newtype keyword allows us to define a new type that has the same runtime representation as another type.
Consider this in contrast with a type alias, which merely creates a new name to refer to the same type. This doesn’t provide any additional type safety, as illustrated by the mistake in the following example:
A newtype definition actually creates a different type, so when we make the same mistake again in the follow example, the typechecker refuses to allow the erroneous code to compile:
λ> Person gray myName error: • Couldn't match expected type ‘Name’ with actual type ‘Color’ • In the first argument of ‘Person’, namely ‘gray’ In the expression: Person gray myName In an equation for ‘it’: it = Person gray myName error: • Couldn't match expected type ‘Color’ with actual type ‘Name’ • In the second argument of ‘Person’, namely ‘myName’ In the expression: Person gray myName In an equation for ‘it’: it = Person gray myName
This is good – The compiler caught our mistake. But there is a downside! Sometimes we may want to be able to treat
Strings and vice versa. In the type alias version, we could write this:
But in the newtyped version,
abbreviateName won’t typecheck, because
String are not the same type.
error: • Couldn't match expected type ‘Name’ with actual type ‘[Char]’ • In the expression: take 3 x ++ "." In an equation for ‘abbreviateName’: abbreviateName x = take 3 x ++ "." error: • Couldn't match expected type ‘[Char]’ with actual type ‘Name’ • In the second argument of ‘take’, namely ‘x’ In the first argument of ‘(++)’, namely ‘take 3 x’ In the expression: take 3 x ++ "."
To make the
abbreviateName code above compile, we have to introduce coercions in two places:
- Use the
Nameconstructor as a pattern in the function’s argument to coerce the argument from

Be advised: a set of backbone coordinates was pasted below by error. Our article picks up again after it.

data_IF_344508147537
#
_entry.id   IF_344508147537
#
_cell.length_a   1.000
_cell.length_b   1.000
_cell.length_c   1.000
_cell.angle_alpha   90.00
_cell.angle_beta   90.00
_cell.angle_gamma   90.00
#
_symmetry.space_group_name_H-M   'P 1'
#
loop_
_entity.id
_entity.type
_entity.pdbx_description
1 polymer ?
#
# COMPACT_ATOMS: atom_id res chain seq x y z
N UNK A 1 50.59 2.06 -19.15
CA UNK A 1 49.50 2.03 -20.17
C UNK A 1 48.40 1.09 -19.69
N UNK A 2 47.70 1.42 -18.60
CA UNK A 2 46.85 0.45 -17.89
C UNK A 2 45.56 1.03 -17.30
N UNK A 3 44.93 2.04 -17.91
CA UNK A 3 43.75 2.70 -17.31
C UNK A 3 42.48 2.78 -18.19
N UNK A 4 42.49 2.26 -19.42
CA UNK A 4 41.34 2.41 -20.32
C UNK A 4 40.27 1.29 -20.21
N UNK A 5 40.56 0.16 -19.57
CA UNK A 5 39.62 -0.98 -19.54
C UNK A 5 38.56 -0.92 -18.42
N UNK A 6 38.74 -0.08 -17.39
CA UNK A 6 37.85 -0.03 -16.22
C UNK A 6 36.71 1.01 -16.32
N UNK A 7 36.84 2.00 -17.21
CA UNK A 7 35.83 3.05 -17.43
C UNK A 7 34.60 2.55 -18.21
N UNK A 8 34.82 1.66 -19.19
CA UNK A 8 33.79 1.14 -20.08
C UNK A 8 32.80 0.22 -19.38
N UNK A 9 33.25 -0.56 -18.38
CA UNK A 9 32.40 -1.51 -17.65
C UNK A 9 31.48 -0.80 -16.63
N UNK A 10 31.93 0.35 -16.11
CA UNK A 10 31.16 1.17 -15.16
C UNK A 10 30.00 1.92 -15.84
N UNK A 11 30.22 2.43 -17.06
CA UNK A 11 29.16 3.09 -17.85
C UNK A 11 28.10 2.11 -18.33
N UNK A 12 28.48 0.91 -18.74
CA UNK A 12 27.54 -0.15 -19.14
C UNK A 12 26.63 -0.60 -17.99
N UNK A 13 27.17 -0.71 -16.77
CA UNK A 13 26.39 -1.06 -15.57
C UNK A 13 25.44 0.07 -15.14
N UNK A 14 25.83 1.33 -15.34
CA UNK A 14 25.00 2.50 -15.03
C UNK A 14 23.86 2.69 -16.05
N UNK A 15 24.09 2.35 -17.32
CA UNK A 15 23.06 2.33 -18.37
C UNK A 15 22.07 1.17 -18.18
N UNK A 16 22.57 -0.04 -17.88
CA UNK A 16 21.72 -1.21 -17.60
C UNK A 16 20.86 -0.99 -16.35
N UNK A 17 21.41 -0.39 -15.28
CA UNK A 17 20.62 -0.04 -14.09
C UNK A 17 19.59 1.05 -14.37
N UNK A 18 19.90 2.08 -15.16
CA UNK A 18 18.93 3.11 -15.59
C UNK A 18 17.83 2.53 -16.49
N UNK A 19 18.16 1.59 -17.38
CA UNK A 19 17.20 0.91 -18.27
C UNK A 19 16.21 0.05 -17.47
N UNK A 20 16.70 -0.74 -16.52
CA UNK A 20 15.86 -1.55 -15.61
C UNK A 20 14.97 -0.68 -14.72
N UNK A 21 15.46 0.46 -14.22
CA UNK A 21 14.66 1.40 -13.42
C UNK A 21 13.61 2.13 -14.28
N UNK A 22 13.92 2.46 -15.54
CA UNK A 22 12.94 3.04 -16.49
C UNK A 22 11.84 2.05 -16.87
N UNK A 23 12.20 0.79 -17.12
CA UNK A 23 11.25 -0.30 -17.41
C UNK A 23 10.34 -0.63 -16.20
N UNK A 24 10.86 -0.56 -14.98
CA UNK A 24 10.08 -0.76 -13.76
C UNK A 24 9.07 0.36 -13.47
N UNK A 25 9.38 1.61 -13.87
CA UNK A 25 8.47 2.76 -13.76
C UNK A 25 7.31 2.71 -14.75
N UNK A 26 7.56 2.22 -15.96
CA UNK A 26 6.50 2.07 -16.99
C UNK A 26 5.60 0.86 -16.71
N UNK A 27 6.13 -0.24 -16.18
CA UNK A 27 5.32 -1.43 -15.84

- Use the
Nameconstructor as an expression in the function body to coerce the abbreviated
This can become more cumbersome as the code grows more complicated or as we add more layers of newtypes. Fortunately, GHC gives us some tools that help us express these trivial type conversions more easily.
GHC provides a function called
coerce that helps us perform these trivial conversions between types. It can convert between two types
B as long as the constraint
Coercible A B is satisfied.
Data.Coerce in the
base package is a magic feature of GHC, you can safely understand it as a typeclass defined as follows: You do not need to enable any language extensions to use the
coerce function or to use the
Coercible class in constraints.
Coercible is a multi-parameter typeclass (it has two type parameters), but the
MultiParamTypeClasses extension is only required to define multi-parameter typeclasses, not to use them.
You cannot define your own instances of
Coercible, but you get a lot of instances for free.
The most basic circumstance in which
Coercible instances arise is whenever a
newtype is defined.
If we have a definition that looks like this:
Then we automatically receive the following two